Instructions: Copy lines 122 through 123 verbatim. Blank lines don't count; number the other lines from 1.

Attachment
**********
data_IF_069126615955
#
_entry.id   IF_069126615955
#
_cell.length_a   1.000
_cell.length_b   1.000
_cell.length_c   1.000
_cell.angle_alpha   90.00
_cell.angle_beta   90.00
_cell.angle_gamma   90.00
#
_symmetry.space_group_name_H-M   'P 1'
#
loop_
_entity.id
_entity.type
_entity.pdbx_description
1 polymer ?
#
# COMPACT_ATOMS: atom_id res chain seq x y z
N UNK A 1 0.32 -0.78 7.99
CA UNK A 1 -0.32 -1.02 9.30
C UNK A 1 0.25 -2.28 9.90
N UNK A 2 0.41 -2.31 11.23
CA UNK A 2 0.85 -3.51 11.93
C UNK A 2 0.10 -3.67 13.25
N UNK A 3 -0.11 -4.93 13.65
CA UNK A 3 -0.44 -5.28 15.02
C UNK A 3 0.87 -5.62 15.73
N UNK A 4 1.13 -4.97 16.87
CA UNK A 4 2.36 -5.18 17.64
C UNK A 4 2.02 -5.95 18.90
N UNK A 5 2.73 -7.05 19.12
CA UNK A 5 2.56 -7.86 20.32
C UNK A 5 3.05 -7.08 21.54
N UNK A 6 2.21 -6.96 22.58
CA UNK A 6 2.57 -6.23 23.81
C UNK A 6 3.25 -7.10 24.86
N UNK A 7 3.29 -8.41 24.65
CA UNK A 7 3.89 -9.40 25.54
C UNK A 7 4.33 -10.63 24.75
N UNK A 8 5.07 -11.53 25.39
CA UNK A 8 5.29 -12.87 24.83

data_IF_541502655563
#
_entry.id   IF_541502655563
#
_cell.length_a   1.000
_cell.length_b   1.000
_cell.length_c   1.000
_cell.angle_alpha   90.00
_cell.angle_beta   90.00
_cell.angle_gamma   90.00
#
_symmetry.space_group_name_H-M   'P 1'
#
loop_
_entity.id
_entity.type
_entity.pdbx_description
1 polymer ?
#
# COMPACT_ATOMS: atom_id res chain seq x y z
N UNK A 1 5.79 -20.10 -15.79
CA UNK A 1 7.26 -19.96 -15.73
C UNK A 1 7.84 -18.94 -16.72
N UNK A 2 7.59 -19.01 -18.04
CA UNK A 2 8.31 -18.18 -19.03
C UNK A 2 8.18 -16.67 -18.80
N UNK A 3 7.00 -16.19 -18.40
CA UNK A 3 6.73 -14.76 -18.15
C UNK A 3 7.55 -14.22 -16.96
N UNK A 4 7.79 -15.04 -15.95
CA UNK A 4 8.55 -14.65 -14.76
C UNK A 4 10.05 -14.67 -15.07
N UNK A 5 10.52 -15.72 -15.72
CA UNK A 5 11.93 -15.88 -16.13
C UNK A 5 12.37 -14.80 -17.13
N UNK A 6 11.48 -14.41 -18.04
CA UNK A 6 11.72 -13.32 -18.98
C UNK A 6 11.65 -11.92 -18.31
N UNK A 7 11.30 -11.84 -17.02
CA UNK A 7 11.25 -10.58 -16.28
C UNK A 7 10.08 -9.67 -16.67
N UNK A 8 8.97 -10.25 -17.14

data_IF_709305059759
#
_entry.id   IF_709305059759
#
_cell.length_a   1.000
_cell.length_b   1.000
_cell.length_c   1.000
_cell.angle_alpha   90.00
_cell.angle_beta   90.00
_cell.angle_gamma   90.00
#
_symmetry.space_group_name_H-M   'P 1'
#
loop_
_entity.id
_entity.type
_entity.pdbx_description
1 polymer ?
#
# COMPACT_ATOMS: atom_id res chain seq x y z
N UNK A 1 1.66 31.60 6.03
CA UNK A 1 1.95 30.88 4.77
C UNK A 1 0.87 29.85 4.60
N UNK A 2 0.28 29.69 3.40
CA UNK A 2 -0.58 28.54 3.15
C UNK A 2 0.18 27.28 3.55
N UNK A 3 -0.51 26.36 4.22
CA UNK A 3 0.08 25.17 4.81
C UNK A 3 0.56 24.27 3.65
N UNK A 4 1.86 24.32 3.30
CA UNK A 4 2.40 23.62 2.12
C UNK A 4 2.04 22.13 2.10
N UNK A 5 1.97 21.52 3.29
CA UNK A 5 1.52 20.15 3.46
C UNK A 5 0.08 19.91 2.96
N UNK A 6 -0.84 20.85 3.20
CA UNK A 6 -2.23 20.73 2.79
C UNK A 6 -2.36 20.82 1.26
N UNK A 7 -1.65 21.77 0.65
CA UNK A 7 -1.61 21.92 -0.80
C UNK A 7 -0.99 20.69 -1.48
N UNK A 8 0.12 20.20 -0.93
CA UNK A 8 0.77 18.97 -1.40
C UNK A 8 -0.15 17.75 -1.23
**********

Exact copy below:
CA UNK A 6 -2.23 20.73 2.79
C UNK A 6 -2.36 20.82 1.26